Shaefer explains issues contributing to the poverty in rural Michigan
"Poverty in rural Michigan: Relentless aging and few opportunities for those of working age" - Detroit Free Press. 10/21/2019.
H. Luke Shaefer, the director of Poverty Solutions at the University of Michigan and a professor of social work and public policy, has seen it in both places.
"If we go to Detroit, if we go to Chicago, if we go to the Upper Peninsula, we hear about housing and utilities," he said. "It's the same story, different details. In the U.P., it's not DTE and shutoffs people are struggling with, it's coming up with money to buy propane or even wood in some places."
Coming up with money to pay utilities is a matter of having money. Having money means a job - and not just any job, but a decent paying one.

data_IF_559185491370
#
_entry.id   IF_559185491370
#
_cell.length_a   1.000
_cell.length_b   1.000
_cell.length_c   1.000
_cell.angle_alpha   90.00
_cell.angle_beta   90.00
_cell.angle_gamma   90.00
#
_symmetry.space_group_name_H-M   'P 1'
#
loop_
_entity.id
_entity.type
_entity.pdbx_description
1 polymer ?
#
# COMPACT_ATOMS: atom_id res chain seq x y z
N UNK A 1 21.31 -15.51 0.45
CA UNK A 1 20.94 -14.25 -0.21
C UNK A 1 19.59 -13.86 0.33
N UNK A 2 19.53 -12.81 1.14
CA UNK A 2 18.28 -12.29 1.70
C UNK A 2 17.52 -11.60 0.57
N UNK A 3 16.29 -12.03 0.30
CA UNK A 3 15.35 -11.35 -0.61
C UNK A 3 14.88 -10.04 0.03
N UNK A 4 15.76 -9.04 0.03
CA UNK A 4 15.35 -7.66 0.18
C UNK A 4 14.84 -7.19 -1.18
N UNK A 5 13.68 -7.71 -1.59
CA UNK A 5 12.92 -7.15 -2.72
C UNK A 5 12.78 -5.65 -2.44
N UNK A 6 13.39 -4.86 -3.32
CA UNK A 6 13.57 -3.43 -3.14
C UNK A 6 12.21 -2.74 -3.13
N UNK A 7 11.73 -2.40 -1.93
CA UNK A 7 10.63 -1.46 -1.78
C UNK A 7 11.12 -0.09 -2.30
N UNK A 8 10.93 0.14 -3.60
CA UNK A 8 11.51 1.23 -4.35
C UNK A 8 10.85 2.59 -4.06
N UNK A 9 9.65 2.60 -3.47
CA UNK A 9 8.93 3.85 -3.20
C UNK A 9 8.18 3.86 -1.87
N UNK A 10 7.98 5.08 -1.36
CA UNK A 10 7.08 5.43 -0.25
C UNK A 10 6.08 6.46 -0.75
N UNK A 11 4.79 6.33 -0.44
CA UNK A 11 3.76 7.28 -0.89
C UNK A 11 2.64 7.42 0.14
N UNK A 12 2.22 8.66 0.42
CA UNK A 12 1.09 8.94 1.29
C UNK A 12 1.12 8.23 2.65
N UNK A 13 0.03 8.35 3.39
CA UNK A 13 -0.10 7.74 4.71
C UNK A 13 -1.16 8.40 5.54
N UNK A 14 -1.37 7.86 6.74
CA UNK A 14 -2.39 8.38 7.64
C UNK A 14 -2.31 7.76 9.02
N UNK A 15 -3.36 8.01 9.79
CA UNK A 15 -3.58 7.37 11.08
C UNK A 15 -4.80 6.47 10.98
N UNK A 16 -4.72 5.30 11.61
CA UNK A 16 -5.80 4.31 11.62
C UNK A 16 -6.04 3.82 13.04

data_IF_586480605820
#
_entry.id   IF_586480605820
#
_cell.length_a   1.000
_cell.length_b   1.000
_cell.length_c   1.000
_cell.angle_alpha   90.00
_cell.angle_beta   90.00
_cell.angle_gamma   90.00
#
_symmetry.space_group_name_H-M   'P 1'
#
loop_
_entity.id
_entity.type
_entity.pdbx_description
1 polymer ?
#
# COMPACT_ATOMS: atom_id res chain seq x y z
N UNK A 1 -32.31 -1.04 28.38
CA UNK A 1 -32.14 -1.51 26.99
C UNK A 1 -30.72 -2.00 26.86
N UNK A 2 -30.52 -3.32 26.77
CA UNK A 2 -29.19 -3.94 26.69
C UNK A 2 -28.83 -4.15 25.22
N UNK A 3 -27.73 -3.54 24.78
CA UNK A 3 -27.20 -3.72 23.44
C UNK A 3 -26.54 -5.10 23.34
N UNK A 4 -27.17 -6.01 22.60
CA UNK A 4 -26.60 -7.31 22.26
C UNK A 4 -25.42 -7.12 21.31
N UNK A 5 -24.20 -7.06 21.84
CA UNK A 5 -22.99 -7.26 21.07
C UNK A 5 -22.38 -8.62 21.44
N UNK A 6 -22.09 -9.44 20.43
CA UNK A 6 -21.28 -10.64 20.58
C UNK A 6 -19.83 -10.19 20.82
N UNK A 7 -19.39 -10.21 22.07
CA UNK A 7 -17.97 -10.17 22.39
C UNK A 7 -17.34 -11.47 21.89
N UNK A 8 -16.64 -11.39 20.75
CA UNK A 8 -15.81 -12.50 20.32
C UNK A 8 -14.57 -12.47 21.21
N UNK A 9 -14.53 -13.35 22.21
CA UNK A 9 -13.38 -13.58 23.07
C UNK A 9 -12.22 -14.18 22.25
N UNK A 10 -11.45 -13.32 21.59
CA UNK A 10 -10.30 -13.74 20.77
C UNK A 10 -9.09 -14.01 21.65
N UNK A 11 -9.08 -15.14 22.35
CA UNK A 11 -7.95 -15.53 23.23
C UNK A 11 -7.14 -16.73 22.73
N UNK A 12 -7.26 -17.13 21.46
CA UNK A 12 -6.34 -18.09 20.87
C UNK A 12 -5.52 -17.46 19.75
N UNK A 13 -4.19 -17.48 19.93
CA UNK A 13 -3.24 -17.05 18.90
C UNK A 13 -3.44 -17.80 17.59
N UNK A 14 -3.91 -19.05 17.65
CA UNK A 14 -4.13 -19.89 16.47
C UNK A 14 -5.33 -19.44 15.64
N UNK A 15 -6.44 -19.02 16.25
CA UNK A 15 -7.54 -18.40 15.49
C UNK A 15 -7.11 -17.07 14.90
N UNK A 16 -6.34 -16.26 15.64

Shaefer, who had studied urban poverty, came across rural poverty when he traveled into the Deep South in 2013 and 2014 while writing his book "$2.00 a Day."
"The availability of social services and many health services is just at a much lower level than in most urban areas," he said. "We're writing a lot about 'hometown heroes' who are steadfast volunteers organizing a food pantry or a services center in lots of rural areas. Or there might be one food pantry for a whole county,
"Which then brings up the distances. Even if someone has transportation, the distances between services are so long."